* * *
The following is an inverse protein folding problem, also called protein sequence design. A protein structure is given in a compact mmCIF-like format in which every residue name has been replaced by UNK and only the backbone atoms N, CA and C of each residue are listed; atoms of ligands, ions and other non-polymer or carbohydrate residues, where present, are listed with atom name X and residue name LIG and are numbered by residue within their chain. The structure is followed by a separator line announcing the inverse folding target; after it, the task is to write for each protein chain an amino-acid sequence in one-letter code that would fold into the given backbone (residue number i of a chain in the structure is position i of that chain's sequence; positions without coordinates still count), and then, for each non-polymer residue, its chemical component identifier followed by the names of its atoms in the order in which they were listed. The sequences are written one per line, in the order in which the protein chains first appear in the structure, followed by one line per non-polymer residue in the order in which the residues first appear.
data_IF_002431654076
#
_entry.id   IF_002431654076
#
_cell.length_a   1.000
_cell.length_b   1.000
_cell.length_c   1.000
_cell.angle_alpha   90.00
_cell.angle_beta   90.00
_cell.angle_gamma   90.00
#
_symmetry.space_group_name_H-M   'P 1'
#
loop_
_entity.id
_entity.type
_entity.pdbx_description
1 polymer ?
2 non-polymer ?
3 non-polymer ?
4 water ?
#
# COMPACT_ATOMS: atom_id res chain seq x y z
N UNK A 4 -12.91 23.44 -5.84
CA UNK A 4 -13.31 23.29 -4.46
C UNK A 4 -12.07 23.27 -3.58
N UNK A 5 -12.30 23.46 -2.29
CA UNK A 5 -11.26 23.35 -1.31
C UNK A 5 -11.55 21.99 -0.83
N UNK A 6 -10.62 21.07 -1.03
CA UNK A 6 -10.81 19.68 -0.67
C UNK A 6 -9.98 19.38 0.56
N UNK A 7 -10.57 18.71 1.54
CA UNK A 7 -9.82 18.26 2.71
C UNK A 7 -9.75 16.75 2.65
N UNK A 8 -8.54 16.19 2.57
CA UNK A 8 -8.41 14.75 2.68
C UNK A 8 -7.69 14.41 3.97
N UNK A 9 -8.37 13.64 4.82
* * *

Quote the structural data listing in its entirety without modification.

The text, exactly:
The following is an inverse protein folding problem, also called protein sequence design. A protein structure is given in a compact mmCIF-like format in which every residue name has been replaced by UNK and only the backbone atoms N, CA and C of each residue are listed; atoms of ligands, ions and other non-polymer or carbohydrate residues, where present, are listed with atom name X and residue name LIG and are numbered by residue within their chain. The structure is followed by a separator line announcing the inverse folding target; after it, the task is to write for each protein chain an amino-acid sequence in one-letter code that would fold into the given backbone (residue number i of a chain in the structure is position i of that chain's sequence; positions without coordinates still count), and then, for each non-polymer residue, its chemical component identifier followed by the names of its atoms in the order in which they were listed. The sequences are written one per line, in the order in which the protein chains first appear in the structure, followed by one line per non-polymer residue in the order in which the residues first appear.
data_IF_002431654076
#
_entry.id   IF_002431654076
#
_cell.length_a   1.000
_cell.length_b   1.000
_cell.length_c   1.000
_cell.angle_alpha   90.00
_cell.angle_beta   90.00
_cell.angle_gamma   90.00
#
_symmetry.space_group_name_H-M   'P 1'
#
loop_
_entity.id
_entity.type
_entity.pdbx_description
1 polymer ?
2 non-polymer ?
3 non-polymer ?
4 water ?
#
# COMPACT_ATOMS: atom_id res chain seq x y z
N UNK A 4 -12.91 23.44 -5.84
CA UNK A 4 -13.31 23.29 -4.46
C UNK A 4 -12.07 23.27 -3.58
N UNK A 5 -12.30 23.46 -2.29
CA UNK A 5 -11.26 23.35 -1.31
C UNK A 5 -11.55 21.99 -0.83
N UNK A 6 -10.62 21.07 -1.03
CA UNK A 6 -10.81 19.68 -0.67
C UNK A 6 -9.98 19.38 0.56
N UNK A 7 -10.57 18.71 1.54
CA UNK A 7 -9.82 18.26 2.71
C UNK A 7 -9.75 16.75 2.65
N UNK A 8 -8.54 16.19 2.57
CA UNK A 8 -8.41 14.75 2.68
C UNK A 8 -7.69 14.41 3.97
N UNK A 9 -8.37 13.64 4.82